I have this book. (I have three actually, but only one that matters for the purposes of this post.) If friends, family, an agent (who regretfully passed), and random readers on Authonomy can be trusted, it’s a good book. I would like to publish this book.
I’m a patient person. I can wait out the query process long enough to find an agent. I can wait out the submission process for an agent to find an interested publisher. I can wait out the production process. I have a background in graphic design and print production…I would break through my wall of shyness and annoy anyone necessary to be in the press room when the book ran. My point is that patience with the publishing industry’s apparent sloth is not a problem for me. And given my general lack of assertiveness where business is concerned, having an agent would be in my best interest.
And in my second year of the program, I discovered something at which I was naturally gifted. It’s called Stripping.
Before I go on, I have to share a memory this just sparked. I was talking with some church friends one night, checked my watch and then excused myself. “I’m late for Stripping,” I said, jogging out of our dorm.
This sweetheart of a girl, Evelyn, got the wrong idea. She asked our friends David and Holly, “They teach that here?!”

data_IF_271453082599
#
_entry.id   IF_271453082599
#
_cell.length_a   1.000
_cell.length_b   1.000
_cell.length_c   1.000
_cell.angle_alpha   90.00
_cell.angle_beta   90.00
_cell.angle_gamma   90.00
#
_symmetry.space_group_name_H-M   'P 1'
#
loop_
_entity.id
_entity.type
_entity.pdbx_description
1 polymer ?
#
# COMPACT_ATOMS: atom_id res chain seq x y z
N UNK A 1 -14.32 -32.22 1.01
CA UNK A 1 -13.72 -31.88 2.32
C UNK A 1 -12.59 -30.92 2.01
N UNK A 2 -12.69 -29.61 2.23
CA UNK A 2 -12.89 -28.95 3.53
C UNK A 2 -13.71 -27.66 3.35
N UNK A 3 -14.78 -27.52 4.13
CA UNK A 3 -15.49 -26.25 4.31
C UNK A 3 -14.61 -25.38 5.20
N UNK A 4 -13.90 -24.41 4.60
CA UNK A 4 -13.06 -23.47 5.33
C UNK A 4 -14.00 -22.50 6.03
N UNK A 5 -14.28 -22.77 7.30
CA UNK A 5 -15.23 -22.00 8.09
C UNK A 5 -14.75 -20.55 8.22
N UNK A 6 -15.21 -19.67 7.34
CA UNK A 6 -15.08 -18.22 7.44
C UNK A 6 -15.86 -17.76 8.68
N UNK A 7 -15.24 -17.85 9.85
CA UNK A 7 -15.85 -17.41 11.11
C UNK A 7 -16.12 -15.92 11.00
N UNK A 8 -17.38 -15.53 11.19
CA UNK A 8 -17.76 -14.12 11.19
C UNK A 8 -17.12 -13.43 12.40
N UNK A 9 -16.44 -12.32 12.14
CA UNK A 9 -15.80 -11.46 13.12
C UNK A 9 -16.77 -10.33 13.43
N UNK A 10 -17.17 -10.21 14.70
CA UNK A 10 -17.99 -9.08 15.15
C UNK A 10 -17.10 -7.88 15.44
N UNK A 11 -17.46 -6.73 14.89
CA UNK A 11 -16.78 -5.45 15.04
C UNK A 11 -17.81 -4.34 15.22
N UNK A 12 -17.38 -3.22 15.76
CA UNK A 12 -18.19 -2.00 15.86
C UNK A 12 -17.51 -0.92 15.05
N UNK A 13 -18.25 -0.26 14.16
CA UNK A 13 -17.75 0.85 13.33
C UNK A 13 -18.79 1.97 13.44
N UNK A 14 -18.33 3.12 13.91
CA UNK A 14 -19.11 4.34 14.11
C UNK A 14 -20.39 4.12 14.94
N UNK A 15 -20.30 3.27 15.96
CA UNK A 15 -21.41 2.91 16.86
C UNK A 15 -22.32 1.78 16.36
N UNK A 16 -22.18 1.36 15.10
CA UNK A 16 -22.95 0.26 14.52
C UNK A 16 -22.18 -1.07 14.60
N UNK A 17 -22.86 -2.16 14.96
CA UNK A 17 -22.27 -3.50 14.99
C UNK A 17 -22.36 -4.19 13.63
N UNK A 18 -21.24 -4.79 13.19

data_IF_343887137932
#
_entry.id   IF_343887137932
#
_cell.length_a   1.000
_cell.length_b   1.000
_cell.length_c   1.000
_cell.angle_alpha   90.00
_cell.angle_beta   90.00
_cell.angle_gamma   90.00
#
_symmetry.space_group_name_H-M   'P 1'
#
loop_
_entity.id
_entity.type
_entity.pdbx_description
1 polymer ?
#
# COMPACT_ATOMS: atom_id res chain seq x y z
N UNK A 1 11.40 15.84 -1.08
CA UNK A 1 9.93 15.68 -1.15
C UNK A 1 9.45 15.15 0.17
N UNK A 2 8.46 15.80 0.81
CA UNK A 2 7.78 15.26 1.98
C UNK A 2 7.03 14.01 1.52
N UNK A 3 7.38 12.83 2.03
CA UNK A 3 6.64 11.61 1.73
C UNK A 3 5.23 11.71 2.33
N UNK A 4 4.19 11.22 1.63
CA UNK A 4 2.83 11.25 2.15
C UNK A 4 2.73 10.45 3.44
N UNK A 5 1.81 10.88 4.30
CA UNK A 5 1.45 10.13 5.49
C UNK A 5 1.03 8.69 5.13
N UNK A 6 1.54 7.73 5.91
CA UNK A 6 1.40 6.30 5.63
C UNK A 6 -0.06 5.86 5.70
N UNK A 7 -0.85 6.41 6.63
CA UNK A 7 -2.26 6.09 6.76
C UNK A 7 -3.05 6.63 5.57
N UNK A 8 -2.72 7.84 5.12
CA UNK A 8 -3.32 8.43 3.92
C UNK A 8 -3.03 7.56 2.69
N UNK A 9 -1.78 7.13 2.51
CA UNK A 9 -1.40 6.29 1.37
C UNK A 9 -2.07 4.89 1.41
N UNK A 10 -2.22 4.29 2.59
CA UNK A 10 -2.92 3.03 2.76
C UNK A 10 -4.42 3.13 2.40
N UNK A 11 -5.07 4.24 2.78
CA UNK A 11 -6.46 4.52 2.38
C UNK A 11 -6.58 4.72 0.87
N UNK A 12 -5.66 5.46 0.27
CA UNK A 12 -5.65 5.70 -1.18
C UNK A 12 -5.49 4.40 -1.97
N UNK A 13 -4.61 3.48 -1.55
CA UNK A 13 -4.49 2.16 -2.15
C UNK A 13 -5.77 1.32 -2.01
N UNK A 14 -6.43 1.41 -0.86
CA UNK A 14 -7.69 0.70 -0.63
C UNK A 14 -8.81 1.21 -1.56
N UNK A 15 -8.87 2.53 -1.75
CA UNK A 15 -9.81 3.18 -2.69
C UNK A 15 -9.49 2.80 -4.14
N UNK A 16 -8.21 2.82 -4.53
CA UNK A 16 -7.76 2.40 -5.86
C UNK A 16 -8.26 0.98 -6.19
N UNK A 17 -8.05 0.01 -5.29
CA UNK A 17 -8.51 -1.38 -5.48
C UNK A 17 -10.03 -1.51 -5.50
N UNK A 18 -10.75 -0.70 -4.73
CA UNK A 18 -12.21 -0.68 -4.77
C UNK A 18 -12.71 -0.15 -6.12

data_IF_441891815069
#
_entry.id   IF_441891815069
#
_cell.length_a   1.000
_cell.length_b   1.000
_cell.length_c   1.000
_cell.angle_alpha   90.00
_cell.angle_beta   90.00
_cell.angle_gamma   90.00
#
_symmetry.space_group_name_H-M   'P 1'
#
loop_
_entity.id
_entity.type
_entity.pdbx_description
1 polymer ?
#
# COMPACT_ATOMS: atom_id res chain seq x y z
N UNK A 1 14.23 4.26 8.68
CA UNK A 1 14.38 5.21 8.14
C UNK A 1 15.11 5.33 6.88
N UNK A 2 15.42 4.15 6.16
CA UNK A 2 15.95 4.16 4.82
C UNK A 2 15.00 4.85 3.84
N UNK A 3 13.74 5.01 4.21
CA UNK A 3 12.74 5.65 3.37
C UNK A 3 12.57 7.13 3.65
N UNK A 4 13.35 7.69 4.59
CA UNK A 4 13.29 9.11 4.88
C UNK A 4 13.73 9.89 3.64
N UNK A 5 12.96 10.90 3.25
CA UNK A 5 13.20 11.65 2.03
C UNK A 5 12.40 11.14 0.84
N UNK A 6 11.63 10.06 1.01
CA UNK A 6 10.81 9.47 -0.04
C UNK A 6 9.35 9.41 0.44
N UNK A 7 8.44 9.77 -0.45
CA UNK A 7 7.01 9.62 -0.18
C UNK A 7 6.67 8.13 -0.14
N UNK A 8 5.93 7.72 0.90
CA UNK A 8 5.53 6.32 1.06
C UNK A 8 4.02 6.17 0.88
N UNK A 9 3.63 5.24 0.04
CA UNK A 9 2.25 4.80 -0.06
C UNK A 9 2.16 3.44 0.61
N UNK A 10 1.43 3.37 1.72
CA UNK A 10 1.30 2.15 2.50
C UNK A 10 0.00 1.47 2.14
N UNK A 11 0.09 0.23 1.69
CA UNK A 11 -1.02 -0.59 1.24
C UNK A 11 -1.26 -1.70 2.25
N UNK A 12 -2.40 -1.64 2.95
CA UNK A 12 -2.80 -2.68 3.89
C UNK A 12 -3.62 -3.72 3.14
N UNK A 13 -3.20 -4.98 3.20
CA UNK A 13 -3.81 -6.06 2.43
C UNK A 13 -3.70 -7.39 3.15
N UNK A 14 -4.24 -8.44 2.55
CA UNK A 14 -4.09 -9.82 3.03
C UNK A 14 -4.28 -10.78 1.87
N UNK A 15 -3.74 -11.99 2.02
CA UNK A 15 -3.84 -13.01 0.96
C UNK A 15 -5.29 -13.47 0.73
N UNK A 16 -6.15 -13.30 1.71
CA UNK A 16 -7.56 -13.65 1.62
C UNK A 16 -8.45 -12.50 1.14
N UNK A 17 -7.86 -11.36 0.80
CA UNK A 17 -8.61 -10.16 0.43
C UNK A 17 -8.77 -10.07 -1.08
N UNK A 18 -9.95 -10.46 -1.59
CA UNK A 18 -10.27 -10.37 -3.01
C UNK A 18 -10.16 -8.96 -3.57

Those two had the benefit of being photography majors. The lab where they spent all of their time was across the hall from prepress production, so they knew what I meant. They’re also both quick with humor, so they decided to tease poor Evelyn.
“Oh, yeah,” David said dismissively.
Holly added, “They’ve got tables that light up and everything!”
|This is lithographer's tape. It's very cool stuff.|
I’ve found myself in a similar situation in the past year. The indie presence in publishing is bigger, stronger, and louder than ever before. It’s gaining respect. Yet, I’m holding back…just like I resisted the news that direct-to-film, direct-to-plate, and waterless press technology was going to reform graphic arts.
|The Slush Pile.|
Well, I’m not a silly person. Not really. If I can throw out sixty-pages of prose because it’s not working, then surely I can toss a daydream. That step has finally made it onto my calendar. January Black is with an acquiring editor at the moment. I have one agent in New York that I want to query should that editor pass. And should the agent also pass, then I’ll probably go it alone. If it’s a process I can handle, maybe I’ll start my own press. (The mere thought kinda freaks me out!) Oddly enough, that decision would bring me back to my roots.